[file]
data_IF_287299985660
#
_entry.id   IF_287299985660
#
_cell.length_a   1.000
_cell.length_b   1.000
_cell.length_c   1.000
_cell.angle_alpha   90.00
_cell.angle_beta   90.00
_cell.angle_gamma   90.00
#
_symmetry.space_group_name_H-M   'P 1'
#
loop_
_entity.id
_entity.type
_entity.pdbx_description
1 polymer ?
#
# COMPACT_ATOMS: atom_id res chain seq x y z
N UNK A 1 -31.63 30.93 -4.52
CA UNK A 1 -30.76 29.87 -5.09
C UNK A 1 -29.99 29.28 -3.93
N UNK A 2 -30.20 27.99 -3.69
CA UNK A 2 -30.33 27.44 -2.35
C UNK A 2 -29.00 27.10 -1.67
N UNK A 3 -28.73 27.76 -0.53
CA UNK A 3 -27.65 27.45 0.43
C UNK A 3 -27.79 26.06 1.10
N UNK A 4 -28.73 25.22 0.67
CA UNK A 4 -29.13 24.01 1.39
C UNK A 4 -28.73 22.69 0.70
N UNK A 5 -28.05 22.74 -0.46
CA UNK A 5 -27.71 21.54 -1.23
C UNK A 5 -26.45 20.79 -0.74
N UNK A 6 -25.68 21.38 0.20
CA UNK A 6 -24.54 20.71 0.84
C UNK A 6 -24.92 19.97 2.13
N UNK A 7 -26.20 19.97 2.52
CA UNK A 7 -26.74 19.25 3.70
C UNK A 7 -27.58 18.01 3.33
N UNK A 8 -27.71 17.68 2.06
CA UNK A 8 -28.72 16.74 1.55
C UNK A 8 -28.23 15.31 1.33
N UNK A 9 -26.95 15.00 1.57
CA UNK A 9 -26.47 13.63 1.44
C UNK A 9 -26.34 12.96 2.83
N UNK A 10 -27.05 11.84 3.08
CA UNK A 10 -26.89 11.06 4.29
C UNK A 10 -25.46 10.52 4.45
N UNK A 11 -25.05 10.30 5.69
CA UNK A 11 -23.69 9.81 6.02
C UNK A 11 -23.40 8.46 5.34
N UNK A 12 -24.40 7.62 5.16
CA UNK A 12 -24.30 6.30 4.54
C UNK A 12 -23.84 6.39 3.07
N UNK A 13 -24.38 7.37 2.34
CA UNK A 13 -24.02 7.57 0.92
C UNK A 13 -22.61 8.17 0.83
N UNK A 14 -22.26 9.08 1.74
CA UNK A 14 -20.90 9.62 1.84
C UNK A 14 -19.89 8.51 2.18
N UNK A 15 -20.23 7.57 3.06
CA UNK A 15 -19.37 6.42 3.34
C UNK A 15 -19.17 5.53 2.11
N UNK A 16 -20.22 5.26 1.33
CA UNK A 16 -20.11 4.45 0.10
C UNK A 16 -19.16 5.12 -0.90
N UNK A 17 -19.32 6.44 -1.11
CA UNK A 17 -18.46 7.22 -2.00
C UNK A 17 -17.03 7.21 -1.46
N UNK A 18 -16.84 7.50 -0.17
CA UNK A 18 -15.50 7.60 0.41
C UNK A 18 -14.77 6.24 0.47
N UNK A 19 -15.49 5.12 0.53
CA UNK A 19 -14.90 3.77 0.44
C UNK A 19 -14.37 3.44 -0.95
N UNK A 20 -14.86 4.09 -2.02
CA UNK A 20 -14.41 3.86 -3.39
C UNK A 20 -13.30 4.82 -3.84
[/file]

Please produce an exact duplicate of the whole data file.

data_IF_287299985660
#
_entry.id   IF_287299985660
#
_cell.length_a   1.000
_cell.length_b   1.000
_cell.length_c   1.000
_cell.angle_alpha   90.00
_cell.angle_beta   90.00
_cell.angle_gamma   90.00
#
_symmetry.space_group_name_H-M   'P 1'
#
loop_
_entity.id
_entity.type
_entity.pdbx_description
1 polymer ?
#
# COMPACT_ATOMS: atom_id res chain seq x y z
N UNK A 1 -31.63 30.93 -4.52
CA UNK A 1 -30.76 29.87 -5.09
C UNK A 1 -29.99 29.28 -3.93
N UNK A 2 -30.20 27.99 -3.69
CA UNK A 2 -30.33 27.44 -2.35
C UNK A 2 -29.00 27.10 -1.67
N UNK A 3 -28.73 27.76 -0.53
CA UNK A 3 -27.65 27.45 0.43
C UNK A 3 -27.79 26.06 1.10
N UNK A 4 -28.73 25.22 0.67
CA UNK A 4 -29.13 24.01 1.39
C UNK A 4 -28.73 22.69 0.70
N UNK A 5 -28.05 22.74 -0.46
CA UNK A 5 -27.71 21.54 -1.23
C UNK A 5 -26.45 20.79 -0.74
N UNK A 6 -25.68 21.38 0.20
CA UNK A 6 -24.54 20.71 0.84
C UNK A 6 -24.92 19.97 2.13
N UNK A 7 -26.20 19.97 2.52
CA UNK A 7 -26.74 19.25 3.70
C UNK A 7 -27.58 18.01 3.33
N UNK A 8 -27.71 17.68 2.06
CA UNK A 8 -28.72 16.74 1.55
C UNK A 8 -28.23 15.31 1.33
N UNK A 9 -26.95 15.00 1.57
CA UNK A 9 -26.47 13.63 1.44
C UNK A 9 -26.34 12.96 2.83
N UNK A 10 -27.05 11.84 3.08
CA UNK A 10 -26.89 11.06 4.29
C UNK A 10 -25.46 10.52 4.45
N UNK A 11 -25.05 10.30 5.69
CA UNK A 11 -23.69 9.81 6.02
C UNK A 11 -23.40 8.46 5.34
N UNK A 12 -24.40 7.62 5.16
CA UNK A 12 -24.30 6.30 4.54
C UNK A 12 -23.84 6.39 3.07
N UNK A 13 -24.38 7.37 2.34
CA UNK A 13 -24.02 7.57 0.92
C UNK A 13 -22.61 8.17 0.83
N UNK A 14 -22.26 9.08 1.74
CA UNK A 14 -20.90 9.62 1.84
C UNK A 14 -19.89 8.51 2.18
N UNK A 15 -20.23 7.57 3.06
CA UNK A 15 -19.37 6.42 3.34
C UNK A 15 -19.17 5.53 2.11
N UNK A 16 -20.22 5.26 1.33
CA UNK A 16 -20.11 4.45 0.10
C UNK A 16 -19.16 5.12 -0.90
N UNK A 17 -19.32 6.44 -1.11
CA UNK A 17 -18.46 7.22 -2.00
C UNK A 17 -17.03 7.21 -1.46
N UNK A 18 -16.84 7.50 -0.17
CA UNK A 18 -15.50 7.60 0.41
C UNK A 18 -14.77 6.24 0.47
N UNK A 19 -15.49 5.12 0.53
CA UNK A 19 -14.90 3.77 0.44
C UNK A 19 -14.37 3.44 -0.95
N UNK A 20 -14.86 4.09 -2.02
CA UNK A 20 -14.41 3.86 -3.39
C UNK A 20 -13.30 4.82 -3.84